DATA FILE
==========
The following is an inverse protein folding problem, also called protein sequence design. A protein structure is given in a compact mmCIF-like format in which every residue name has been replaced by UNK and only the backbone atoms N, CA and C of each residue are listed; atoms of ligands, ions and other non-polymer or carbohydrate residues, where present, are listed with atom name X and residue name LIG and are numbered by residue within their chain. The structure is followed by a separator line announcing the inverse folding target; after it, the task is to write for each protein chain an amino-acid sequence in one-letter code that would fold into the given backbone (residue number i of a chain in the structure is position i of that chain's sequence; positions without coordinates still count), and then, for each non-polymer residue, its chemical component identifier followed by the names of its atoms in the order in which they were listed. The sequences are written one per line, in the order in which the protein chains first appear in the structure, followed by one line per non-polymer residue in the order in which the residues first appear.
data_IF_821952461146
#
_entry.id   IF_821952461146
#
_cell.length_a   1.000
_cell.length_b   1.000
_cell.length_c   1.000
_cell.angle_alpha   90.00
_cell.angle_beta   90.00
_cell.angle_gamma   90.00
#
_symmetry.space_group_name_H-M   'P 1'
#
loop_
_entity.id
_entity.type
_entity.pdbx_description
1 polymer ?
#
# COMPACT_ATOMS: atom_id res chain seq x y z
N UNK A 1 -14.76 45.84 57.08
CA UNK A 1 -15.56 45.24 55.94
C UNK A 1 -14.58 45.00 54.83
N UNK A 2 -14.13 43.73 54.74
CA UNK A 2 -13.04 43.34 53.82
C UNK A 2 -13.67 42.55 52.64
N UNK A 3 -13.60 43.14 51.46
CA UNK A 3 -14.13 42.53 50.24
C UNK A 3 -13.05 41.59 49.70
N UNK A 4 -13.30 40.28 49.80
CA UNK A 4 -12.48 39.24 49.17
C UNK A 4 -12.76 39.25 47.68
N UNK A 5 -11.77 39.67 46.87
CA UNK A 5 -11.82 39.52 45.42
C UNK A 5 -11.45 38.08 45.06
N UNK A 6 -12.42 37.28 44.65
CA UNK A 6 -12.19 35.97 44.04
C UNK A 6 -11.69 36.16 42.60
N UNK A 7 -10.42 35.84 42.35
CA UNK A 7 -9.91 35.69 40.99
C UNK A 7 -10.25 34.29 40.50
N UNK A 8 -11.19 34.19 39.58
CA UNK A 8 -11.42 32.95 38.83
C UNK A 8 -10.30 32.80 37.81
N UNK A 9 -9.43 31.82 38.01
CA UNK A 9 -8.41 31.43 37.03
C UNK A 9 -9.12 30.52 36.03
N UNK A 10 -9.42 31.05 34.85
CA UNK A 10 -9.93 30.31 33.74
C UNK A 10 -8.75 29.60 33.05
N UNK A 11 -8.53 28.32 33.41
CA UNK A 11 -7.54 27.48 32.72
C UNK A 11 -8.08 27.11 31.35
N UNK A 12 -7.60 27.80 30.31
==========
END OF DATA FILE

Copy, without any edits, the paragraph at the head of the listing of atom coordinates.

The following is an inverse protein folding problem, also called protein sequence design. A protein structure is given in a compact mmCIF-like format in which every residue name has been replaced by UNK and only the backbone atoms N, CA and C of each residue are listed; atoms of ligands, ions and other non-polymer or carbohydrate residues, where present, are listed with atom name X and residue name LIG and are numbered by residue within their chain. The structure is followed by a separator line announcing the inverse folding target; after it, the task is to write for each protein chain an amino-acid sequence in one-letter code that would fold into the given backbone (residue number i of a chain in the structure is position i of that chain's sequence; positions without coordinates still count), and then, for each non-polymer residue, its chemical component identifier followed by the names of its atoms in the order in which they were listed. The sequences are written one per line, in the order in which the protein chains first appear in the structure, followed by one line per non-polymer residue in the order in which the residues first appear.